BEIRUT (Reuters) - Syria's ceasefire "will not hold out", a senior rebel official in Aleppo warned on Saturday, as air strikes and shelling continued in some places and promised aid deliveries failed to come through.
The ceasefire is the result of an agreement between Russia, which backs Syrian President Bashar al-Assad with air power, and the United States, which supports some rebel groups, and has cooled fighting since coming into effect last Monday.
On Friday, Washington and Moscow agreed to extend the ceasefire.
Insurgents say they only reluctantly accepted the initial deal, which they believe is skewed against them, because it could relieve the dire humanitarian situation in besieged areas they control, including in eastern Aleppo.
"The truce, as we have warned, and we told the (U.S.) State Department - will not hold out," the rebel official said, pointing to the continued presence of a U.N. aid convoy at the Turkish border awaiting permission to travel to Aleppo.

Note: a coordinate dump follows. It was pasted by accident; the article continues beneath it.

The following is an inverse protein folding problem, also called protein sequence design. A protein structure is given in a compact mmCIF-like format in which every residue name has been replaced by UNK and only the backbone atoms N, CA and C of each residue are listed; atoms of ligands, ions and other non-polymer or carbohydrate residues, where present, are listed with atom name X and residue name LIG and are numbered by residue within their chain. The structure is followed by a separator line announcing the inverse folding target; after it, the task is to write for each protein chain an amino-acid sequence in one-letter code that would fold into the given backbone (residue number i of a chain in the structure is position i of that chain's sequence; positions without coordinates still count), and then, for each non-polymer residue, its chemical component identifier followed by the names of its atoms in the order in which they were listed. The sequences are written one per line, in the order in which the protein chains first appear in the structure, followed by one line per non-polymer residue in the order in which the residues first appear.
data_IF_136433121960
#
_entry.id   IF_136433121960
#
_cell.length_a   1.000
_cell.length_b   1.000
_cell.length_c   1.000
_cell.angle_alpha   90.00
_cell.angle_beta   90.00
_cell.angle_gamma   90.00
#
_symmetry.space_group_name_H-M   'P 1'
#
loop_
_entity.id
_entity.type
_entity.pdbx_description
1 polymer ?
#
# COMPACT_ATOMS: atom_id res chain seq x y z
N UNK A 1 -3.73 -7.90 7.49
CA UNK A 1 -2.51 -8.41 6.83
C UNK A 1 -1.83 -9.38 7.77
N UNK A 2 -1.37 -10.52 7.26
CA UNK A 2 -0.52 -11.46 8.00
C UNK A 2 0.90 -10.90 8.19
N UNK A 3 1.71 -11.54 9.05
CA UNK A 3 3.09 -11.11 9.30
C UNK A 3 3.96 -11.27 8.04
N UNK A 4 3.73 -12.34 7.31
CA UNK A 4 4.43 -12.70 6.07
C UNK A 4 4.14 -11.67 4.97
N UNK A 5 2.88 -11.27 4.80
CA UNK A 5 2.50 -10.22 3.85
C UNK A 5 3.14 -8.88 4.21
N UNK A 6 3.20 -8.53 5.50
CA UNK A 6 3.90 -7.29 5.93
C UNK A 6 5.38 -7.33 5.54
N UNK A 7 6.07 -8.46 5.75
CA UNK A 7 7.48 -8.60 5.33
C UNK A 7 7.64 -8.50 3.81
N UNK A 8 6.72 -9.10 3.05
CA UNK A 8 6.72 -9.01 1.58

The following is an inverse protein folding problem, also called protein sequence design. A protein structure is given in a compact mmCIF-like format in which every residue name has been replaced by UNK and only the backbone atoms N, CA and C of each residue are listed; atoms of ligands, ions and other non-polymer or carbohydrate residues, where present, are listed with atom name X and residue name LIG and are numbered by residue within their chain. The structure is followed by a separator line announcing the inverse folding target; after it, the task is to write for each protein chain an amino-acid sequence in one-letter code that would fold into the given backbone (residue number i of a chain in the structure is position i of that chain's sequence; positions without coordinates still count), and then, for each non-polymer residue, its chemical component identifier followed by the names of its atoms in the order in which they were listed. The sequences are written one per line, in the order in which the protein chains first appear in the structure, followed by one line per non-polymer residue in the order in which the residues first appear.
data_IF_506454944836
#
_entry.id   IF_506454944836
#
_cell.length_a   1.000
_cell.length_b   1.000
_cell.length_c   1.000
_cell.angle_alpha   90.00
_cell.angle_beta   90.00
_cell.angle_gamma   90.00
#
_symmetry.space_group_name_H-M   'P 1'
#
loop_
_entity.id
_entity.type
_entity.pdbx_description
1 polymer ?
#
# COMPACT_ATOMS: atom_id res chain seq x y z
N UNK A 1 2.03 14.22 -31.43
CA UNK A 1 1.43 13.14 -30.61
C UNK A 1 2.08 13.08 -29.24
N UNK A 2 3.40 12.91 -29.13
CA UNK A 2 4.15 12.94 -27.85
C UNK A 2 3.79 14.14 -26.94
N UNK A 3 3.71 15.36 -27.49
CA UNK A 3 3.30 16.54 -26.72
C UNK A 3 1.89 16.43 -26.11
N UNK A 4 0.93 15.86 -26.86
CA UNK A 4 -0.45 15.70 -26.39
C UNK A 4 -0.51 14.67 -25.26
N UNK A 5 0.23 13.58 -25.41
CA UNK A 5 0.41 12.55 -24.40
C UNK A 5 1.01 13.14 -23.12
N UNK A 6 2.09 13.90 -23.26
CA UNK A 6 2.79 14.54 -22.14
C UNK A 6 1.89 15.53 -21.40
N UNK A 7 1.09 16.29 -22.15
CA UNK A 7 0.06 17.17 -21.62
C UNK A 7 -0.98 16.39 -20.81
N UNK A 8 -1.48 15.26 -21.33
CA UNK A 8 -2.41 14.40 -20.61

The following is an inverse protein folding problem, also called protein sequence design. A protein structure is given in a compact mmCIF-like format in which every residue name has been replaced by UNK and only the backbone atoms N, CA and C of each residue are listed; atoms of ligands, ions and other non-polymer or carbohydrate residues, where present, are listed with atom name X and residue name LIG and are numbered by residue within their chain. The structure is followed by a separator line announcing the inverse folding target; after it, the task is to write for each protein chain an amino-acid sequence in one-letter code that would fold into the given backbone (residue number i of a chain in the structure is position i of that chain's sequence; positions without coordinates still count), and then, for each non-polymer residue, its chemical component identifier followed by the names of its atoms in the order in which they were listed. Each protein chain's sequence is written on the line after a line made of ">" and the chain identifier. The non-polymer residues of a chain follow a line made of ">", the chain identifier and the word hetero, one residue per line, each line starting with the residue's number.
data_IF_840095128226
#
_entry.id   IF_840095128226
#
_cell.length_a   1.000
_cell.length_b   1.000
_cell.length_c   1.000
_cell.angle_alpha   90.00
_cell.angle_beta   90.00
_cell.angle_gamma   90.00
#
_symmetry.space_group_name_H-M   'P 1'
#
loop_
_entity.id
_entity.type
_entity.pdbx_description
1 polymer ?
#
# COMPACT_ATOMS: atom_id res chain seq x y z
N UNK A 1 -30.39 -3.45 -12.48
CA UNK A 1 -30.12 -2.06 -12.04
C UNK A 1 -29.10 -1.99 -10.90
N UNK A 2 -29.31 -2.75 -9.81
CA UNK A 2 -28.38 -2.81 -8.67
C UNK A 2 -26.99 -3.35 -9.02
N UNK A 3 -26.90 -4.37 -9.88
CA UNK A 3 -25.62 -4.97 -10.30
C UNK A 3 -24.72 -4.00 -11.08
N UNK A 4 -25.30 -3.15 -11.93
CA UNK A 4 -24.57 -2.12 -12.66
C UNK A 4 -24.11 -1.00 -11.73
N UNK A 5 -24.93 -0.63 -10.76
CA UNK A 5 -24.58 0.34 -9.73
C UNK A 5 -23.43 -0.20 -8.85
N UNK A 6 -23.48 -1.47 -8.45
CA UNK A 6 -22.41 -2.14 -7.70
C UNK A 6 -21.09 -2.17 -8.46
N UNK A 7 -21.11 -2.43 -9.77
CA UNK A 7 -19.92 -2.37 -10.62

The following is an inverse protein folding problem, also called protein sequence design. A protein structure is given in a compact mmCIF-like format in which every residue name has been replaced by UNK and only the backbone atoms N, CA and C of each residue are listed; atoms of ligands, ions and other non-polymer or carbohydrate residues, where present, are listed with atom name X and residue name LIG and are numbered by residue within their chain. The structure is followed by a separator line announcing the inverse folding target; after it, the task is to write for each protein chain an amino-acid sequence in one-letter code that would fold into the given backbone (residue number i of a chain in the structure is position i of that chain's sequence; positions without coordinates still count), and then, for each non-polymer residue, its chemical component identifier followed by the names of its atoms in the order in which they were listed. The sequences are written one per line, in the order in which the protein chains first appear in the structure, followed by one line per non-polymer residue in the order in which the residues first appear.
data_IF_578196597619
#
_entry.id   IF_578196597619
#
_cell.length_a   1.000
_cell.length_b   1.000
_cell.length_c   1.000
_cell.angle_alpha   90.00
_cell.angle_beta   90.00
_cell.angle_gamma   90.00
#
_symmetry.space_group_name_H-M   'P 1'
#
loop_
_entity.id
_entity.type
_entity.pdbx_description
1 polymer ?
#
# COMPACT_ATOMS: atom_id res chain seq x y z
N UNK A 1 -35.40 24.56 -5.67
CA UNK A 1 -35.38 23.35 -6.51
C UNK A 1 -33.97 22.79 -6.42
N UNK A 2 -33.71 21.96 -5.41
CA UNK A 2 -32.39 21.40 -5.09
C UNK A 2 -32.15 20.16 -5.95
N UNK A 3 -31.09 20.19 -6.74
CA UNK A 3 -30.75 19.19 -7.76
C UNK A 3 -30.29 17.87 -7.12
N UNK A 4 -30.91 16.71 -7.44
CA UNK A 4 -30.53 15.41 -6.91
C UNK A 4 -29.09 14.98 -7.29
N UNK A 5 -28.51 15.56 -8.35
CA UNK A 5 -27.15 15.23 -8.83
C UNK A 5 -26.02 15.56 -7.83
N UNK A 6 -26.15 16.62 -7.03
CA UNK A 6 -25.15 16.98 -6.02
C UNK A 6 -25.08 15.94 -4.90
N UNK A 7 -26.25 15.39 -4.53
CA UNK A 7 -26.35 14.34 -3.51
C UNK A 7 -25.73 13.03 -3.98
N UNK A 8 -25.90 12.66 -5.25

"It is not possible for the party (Russia) that wages war against a people to strive to achieve a truce, as it is also not possible for it to be a sponsor of this agreement while it bombs night and day, while on the other side, the other party - America - has the role of spectator," he said.
Moscow has itself accused rebels of breaking the truce and said Washington needs to do more to make them abide by its terms, including separating from the jihadist Jabhat Fateh al-Sham, which only broke formal allegiance to al Qaeda in July.
Both sides have accused the other of being responsible for aid deliveries being stuck far from Aleppo, where army and rebel forces were supposed to retire from the Castello Road which leads into besieged, insurgent-held eastern districts.
Russia on Friday said the Syrian army had initially withdrawn but returned to its positions after being fired on by rebels, who in turn say they saw no sign of government forces ever leaving their positions.
The United Nations pointed the finger at the government for holding up aid by denying letters guaranteeing access.
Warplanes strafed or bombed rebel-held areas in Maarat al-Numan, Saraqeb and Khan Sheikhoun in Idlib, Teir Maalah, north of Homs, and Souha, east of Hama, overnight after other strikes earlier on Friday, the Syrian Observatory for Human Rights said.
The Britain-based war monitoring group also reported clashes between the army and rebels or shelling overnight in the capital's Eastern Ghouta suburbs, in Sanaisil and Jawalik, north of Homs, al-Eis and Ramousah, south of Aleppo and Ibta in Deraa.
(Reporting By Angus McDowall and Tom Perry Editing by Jeremy Gaunt)